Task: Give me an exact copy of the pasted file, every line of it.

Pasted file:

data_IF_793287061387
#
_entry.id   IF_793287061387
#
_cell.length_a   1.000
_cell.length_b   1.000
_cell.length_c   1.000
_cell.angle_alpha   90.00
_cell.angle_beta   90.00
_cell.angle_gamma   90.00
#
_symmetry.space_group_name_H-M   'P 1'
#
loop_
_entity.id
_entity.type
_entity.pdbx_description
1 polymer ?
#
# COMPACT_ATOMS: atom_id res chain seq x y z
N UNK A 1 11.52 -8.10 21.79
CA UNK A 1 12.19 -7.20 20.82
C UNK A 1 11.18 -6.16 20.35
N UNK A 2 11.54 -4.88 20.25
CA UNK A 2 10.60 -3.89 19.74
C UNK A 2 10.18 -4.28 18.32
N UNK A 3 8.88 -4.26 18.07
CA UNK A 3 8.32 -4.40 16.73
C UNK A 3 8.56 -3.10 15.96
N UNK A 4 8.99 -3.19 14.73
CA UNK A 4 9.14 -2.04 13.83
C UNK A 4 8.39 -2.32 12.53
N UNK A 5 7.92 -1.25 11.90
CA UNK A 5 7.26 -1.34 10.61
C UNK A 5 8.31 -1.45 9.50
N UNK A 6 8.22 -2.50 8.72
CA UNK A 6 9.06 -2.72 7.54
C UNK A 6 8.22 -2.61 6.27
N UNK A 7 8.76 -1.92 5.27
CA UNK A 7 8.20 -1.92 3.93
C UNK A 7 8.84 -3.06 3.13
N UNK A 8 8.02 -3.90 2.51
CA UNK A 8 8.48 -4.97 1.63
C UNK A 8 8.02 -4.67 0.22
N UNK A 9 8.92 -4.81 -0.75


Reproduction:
data_IF_793287061387
#
_entry.id   IF_793287061387
#
_cell.length_a   1.000
_cell.length_b   1.000
_cell.length_c   1.000
_cell.angle_alpha   90.00
_cell.angle_beta   90.00
_cell.angle_gamma   90.00
#
_symmetry.space_group_name_H-M   'P 1'
#
loop_
_entity.id
_entity.type
_entity.pdbx_description
1 polymer ?
#
# COMPACT_ATOMS: atom_id res chain seq x y z
N UNK A 1 11.52 -8.10 21.79
CA UNK A 1 12.19 -7.20 20.82
C UNK A 1 11.18 -6.16 20.35
N UNK A 2 11.54 -4.88 20.25
CA UNK A 2 10.60 -3.89 19.74
C UNK A 2 10.18 -4.28 18.32
N UNK A 3 8.88 -4.26 18.07
CA UNK A 3 8.32 -4.40 16.73
C UNK A 3 8.56 -3.10 15.96
N UNK A 4 8.99 -3.19 14.73
CA UNK A 4 9.14 -2.04 13.83
C UNK A 4 8.39 -2.32 12.53
N UNK A 5 7.92 -1.25 11.90
CA UNK A 5 7.26 -1.34 10.61
C UNK A 5 8.31 -1.45 9.50
N UNK A 6 8.22 -2.50 8.72
CA UNK A 6 9.06 -2.72 7.54
C UNK A 6 8.22 -2.61 6.27
N UNK A 7 8.76 -1.92 5.27
CA UNK A 7 8.20 -1.92 3.93
C UNK A 7 8.84 -3.06 3.13
N UNK A 8 8.02 -3.90 2.51
CA UNK A 8 8.48 -4.97 1.63
C UNK A 8 8.02 -4.67 0.22
N UNK A 9 8.92 -4.81 -0.75